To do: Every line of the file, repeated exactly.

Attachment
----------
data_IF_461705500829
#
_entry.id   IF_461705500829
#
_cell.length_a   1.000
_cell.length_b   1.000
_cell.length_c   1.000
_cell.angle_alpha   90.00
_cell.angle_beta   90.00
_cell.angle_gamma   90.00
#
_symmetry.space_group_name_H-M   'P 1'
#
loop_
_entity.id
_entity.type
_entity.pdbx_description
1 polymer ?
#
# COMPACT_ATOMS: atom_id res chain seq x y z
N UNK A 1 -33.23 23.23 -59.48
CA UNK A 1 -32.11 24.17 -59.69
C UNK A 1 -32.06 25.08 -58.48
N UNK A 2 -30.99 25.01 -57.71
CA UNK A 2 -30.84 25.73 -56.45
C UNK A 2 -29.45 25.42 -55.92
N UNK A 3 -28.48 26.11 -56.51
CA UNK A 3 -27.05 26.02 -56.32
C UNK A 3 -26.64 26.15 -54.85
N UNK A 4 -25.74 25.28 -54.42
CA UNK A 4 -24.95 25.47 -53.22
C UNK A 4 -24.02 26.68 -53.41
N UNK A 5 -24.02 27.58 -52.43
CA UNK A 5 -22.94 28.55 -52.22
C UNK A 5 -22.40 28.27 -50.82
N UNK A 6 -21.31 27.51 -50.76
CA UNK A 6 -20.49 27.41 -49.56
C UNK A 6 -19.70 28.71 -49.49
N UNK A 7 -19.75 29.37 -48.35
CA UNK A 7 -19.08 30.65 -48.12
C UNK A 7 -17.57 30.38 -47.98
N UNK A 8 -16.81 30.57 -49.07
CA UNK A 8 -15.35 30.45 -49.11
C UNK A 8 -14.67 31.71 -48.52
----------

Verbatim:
data_IF_461705500829
#
_entry.id   IF_461705500829
#
_cell.length_a   1.000
_cell.length_b   1.000
_cell.length_c   1.000
_cell.angle_alpha   90.00
_cell.angle_beta   90.00
_cell.angle_gamma   90.00
#
_symmetry.space_group_name_H-M   'P 1'
#
loop_
_entity.id
_entity.type
_entity.pdbx_description
1 polymer ?
#
# COMPACT_ATOMS: atom_id res chain seq x y z
N UNK A 1 -33.23 23.23 -59.48
CA UNK A 1 -32.11 24.17 -59.69
C UNK A 1 -32.06 25.08 -58.48
N UNK A 2 -30.99 25.01 -57.71
CA UNK A 2 -30.84 25.73 -56.45
C UNK A 2 -29.45 25.42 -55.92
N UNK A 3 -28.48 26.11 -56.51
CA UNK A 3 -27.05 26.02 -56.32
C UNK A 3 -26.64 26.15 -54.85
N UNK A 4 -25.74 25.28 -54.42
CA UNK A 4 -24.95 25.47 -53.22
C UNK A 4 -24.02 26.68 -53.41
N UNK A 5 -24.02 27.58 -52.43
CA UNK A 5 -22.94 28.55 -52.22
C UNK A 5 -22.40 28.27 -50.82
N UNK A 6 -21.31 27.51 -50.76
CA UNK A 6 -20.49 27.41 -49.56
C UNK A 6 -19.70 28.71 -49.49
N UNK A 7 -19.75 29.37 -48.35
CA UNK A 7 -19.08 30.65 -48.12
C UNK A 7 -17.57 30.38 -47.98
N UNK A 8 -16.81 30.57 -49.07
CA UNK A 8 -15.35 30.45 -49.11
C UNK A 8 -14.67 31.71 -48.52